Federal Deposit Insurance Corporation’s Transaction Account Guarantee Program is available through December 31, 2009, unless extended.  All non-interest bearing transaction accounts covered by TAGP are fully guaranteed by FDIC for the entire cash balance held in the account.  This additional coverage fully insures all U.S. dollar balances held in U.S. Demand Deposit bank accounts.  Banks that choose to receive the additional insurance benefits by participating in the TAGP program will be assessed an annualized fee of 10 basis points on all quarter- end spot balances in excess of $250,000.  At least one large custodian bank has notified customers of its intent to allocate this expense to customers for balances in demand deposit accounts resulting from intentionally-placed deposits and administrative errors on the part of customers or their agents (for example, investment managers).  Trustees may want to dispute such additional costs or advise their investment managers to take steps to avoid any would-be charges.  Please note that U.S. dollar deposits held in interest-bearing accounts are covered under FDIC’s general deposit rules, which have increased in amount of general coverage to $250,000 through December 31, 2009, under a separate program not part of TAGP (see C&C Newsletter for October 8, 2008, Item 1).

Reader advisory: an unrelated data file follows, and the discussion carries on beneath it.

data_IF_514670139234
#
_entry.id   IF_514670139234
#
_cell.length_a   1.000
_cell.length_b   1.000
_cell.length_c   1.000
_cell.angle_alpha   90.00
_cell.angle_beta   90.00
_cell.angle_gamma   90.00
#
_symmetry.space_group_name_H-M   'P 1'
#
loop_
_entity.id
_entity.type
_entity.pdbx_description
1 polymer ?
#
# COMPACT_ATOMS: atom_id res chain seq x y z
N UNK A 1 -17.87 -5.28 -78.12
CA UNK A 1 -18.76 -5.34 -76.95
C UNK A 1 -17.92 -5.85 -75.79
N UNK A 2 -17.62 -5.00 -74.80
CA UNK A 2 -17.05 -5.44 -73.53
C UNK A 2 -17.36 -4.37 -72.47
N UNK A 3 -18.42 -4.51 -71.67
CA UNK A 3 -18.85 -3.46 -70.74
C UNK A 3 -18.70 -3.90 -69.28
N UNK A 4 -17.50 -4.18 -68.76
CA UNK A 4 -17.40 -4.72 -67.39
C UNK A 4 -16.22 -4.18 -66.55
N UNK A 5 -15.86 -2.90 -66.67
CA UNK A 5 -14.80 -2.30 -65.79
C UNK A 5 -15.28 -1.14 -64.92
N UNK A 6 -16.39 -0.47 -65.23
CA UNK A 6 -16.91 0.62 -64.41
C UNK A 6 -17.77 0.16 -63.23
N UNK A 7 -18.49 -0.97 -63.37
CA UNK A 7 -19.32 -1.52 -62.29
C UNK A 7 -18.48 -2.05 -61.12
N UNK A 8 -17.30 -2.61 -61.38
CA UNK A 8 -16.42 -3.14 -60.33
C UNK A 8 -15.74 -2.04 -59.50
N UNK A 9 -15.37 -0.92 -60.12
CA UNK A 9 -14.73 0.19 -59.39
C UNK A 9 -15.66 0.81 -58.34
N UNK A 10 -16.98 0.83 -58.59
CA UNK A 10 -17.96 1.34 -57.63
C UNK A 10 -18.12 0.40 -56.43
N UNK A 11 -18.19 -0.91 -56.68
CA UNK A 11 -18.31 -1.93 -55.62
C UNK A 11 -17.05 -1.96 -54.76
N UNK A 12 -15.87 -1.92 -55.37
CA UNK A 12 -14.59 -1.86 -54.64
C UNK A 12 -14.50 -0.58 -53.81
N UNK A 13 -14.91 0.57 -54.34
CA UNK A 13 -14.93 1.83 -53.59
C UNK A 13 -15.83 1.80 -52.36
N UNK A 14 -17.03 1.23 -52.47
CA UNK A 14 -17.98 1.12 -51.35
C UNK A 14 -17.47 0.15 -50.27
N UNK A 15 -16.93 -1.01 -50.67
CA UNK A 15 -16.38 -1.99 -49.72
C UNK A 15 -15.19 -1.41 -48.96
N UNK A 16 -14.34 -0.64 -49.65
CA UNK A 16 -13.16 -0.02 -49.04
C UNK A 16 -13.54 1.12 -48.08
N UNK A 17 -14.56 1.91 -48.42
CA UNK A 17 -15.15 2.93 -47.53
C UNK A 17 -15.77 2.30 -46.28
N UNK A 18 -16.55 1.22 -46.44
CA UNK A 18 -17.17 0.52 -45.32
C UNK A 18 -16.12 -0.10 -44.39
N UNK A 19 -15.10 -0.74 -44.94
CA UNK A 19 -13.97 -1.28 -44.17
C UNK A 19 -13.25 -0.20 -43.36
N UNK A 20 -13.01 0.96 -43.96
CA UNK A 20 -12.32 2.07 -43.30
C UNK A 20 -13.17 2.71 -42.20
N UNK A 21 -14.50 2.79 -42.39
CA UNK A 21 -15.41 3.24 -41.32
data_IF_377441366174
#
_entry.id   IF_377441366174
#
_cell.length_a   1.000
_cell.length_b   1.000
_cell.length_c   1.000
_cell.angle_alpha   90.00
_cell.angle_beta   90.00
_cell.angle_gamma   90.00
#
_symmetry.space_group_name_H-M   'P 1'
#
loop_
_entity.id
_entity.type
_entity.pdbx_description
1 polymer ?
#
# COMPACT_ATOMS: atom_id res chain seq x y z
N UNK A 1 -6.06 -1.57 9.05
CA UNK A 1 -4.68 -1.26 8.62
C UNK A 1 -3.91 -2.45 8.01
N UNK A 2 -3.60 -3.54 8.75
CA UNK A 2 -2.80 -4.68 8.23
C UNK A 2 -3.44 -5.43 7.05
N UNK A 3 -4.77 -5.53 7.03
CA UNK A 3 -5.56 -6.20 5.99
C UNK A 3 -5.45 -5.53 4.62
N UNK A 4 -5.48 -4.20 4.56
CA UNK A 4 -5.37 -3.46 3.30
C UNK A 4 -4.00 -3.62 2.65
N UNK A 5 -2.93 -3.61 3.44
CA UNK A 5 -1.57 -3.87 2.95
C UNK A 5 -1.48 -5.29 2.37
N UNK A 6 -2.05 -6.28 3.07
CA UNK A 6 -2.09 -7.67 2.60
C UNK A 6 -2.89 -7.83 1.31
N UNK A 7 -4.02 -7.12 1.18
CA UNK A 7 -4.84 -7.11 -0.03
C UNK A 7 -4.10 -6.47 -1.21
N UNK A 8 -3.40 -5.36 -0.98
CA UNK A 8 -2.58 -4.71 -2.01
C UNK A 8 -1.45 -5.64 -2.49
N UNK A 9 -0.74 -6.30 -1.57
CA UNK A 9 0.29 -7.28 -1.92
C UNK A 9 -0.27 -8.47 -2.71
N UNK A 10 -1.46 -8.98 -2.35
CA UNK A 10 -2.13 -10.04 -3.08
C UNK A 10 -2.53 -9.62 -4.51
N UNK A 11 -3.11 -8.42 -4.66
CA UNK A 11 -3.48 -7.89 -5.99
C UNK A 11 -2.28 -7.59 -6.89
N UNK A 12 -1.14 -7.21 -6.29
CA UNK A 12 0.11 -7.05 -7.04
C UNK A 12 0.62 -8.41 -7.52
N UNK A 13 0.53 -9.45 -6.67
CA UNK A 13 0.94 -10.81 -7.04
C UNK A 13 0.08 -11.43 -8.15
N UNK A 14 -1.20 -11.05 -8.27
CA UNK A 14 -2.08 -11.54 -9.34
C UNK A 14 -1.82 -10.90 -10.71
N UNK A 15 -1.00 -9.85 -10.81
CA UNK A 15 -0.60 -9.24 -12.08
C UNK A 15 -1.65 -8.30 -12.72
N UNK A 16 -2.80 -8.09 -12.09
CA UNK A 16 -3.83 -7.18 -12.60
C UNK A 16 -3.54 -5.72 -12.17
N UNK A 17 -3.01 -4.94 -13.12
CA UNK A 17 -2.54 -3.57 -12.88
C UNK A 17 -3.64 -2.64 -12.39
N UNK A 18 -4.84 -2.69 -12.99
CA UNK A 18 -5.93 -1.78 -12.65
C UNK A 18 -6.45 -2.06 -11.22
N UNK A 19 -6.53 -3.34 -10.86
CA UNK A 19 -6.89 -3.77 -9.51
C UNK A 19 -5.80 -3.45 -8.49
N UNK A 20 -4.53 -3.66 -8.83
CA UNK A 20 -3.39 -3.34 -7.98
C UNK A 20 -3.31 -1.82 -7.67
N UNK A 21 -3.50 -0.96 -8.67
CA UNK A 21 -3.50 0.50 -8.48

A. In Revenue Ruling 2009-9, Internal Revenue Service deals with proper income tax treatment for losses resulting from Ponzi schemes.  The Revenue Ruling resolves the following issues: 

(1)            A loss from criminal fraud or embezzlement in a transaction entered into for profit is a theft loss, not a capital loss, under IRC § 165.

(2)            A theft loss in a transaction entered into for profit is deductible under § 165(c)(2), not § 165(c)(3), as an itemized deduction that is not subject to the personal loss limits in § 165(h), or the limits of itemized deductions in §§ 67 and 68. 

(3)            A theft loss in a transaction entered into for profit is deductible in the year the loss is discovered, provided that the loss is not covered by a claim for reimbursement or recovery with respect to which there is a reasonable prospect of recovery. 

(4)            The amount of the theft loss in a transaction entered into for profit is generally the amount invested in the arrangement, less amounts withdrawn, if any, reduced by reimbursement or recoveries, and reduced by claims as to which there is a reasonable prospect of recovery.  Where an amount is reported to the investor as income prior to discovery of the arrangement and the investor includes that amount in gross income and reinvests this amount in the arrangement, the amount of the theft loss is increased by the purportedly reinvested amount. 

(5)            A theft loss in a transaction entered into for profit may create or increase  net operating loss under § 172 that can be carried back up to three years and forward up to twenty years.  An eligible small business may elect either a three, four or five-year net operating loss carryback for an applicable 2008 net operating loss.